Trends, Reports & Analyses

Decline Forecast for Renewable Power

By Steven Johnson | ECT Staff Writer Published: August 10th, 2012

Changing weather will cause a falloff in renewable energy in the United States this year, and tax policies might do the same in 2013, the Energy Department said.

A withering drought is cutting into corn harvests in the Midwest, meaning big losses in ethanol production. (Photo By: AP Photo/Seth Perlman)

A withering drought is cutting into corn harvests in the Midwest, meaning big losses in ethanol production. (Photo By: AP Photo/Seth Perlman)

Consumptions of renewables is projected to decline by 2.4 percent in 2012, mostly because of a loss of hydroelectric generation, according to the Short-Term Energy Outlook issued August 7 by the department’s Energy Information Administration.

That would be the first dip in renewable energy in the U.S. since 2007. About 8.6 percent of U.S. consumption came from renewables in 2011; that’s likely to stand at 8.5 percent this year.

While alternative energy production should bounce back in 2013—the agency foresees 2.1 percent annual growth—that could be imperiled by the loss of wind production tax credits set to expire at the end of this year.

Currently, EIA is forecasting a 17 percent jump in wind for 2013.

“The forecast for wind capacity additions and generation in 2013 will likely respond to whatever decision is made regarding the extension of production tax credits,” it said.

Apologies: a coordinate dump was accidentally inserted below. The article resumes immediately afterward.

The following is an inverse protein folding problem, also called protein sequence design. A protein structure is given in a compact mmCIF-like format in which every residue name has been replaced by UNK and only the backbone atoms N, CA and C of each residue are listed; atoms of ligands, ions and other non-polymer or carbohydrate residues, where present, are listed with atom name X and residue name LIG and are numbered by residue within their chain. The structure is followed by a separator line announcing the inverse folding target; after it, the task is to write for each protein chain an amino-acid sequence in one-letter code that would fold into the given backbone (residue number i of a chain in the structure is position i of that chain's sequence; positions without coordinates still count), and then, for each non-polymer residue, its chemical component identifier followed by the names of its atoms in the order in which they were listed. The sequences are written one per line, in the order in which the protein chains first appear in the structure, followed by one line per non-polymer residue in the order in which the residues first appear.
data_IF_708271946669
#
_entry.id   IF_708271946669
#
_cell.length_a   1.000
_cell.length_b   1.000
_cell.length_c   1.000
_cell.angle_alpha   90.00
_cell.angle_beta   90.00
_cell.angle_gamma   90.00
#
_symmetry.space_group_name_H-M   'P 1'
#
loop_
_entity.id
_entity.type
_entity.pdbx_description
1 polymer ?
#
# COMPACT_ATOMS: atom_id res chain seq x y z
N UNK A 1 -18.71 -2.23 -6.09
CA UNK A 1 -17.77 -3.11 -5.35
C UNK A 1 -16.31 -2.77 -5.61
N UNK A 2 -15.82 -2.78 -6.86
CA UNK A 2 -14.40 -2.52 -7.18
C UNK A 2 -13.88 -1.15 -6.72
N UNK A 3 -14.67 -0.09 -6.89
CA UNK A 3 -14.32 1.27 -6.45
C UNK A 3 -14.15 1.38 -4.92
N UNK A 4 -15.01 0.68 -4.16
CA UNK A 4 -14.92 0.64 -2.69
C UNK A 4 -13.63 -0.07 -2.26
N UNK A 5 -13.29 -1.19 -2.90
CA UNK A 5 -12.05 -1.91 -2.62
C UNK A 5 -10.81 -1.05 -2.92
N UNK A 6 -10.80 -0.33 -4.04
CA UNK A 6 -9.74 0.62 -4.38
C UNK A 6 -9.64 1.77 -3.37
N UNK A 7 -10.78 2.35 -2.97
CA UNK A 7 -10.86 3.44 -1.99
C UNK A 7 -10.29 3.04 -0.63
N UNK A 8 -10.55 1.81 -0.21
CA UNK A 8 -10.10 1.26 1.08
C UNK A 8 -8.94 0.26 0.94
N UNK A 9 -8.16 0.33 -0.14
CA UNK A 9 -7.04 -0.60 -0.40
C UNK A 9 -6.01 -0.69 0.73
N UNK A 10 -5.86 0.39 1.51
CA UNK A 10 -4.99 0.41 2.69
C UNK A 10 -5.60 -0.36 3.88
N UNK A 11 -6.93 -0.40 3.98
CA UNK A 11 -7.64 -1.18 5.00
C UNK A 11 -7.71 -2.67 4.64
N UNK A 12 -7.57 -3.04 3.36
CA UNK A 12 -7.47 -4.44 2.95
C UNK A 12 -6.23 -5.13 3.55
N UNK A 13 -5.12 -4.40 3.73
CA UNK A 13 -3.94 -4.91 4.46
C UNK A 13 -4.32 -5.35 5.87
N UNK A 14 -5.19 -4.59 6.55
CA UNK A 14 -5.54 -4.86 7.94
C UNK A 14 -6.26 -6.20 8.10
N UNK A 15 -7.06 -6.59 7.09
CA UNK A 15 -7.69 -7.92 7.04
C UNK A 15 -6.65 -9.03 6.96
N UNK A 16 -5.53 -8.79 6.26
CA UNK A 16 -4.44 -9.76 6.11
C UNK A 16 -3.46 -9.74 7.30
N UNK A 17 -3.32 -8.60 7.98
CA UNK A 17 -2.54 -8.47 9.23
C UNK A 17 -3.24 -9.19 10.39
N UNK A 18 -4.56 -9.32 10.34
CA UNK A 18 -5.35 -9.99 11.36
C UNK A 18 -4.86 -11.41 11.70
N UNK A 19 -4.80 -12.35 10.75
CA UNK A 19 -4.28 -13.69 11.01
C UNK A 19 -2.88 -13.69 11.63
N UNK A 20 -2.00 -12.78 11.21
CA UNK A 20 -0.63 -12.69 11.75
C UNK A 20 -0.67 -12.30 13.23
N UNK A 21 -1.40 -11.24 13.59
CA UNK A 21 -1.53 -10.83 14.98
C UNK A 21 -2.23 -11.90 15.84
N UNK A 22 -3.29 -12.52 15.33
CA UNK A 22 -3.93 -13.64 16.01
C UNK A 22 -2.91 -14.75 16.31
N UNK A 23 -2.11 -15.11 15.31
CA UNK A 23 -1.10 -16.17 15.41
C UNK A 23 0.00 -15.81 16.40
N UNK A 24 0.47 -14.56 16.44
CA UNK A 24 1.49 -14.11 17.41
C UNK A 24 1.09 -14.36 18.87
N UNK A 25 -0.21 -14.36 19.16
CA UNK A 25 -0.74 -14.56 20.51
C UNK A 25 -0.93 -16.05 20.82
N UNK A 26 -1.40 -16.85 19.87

The losses in hydro generation were not unexpected. Record snowpack runoff in the Northwest has swelled hydroelectric dams in recent years. EIA is projecting them to return to traditional levels, which accounts for its projected 0.4 quadrillion Btu decrease from 2011 to 2012.

EIA noted that hydro is the most abundant renewable, so the 2012 decline will more than offset gains from other renewable sources.

However, the weather is also taking a toll on production of another source of alternative energy, as drought-stricken farmers in the Midwest have lost thousands of acres of corn to be used in ethanol.

EIA reduced its ethanol production forecast for the second half of 2012 from 900,000 barrels a day to 830,000 barrels a day. That’s an 8 percent drop.

The loss of ethanol, which is blended into gasoline, should not affect the price at the pump. “The impact of the forecasted decline in domestic ethanol production should be primarily reflected in reduced ethanol exports,” the agency said.

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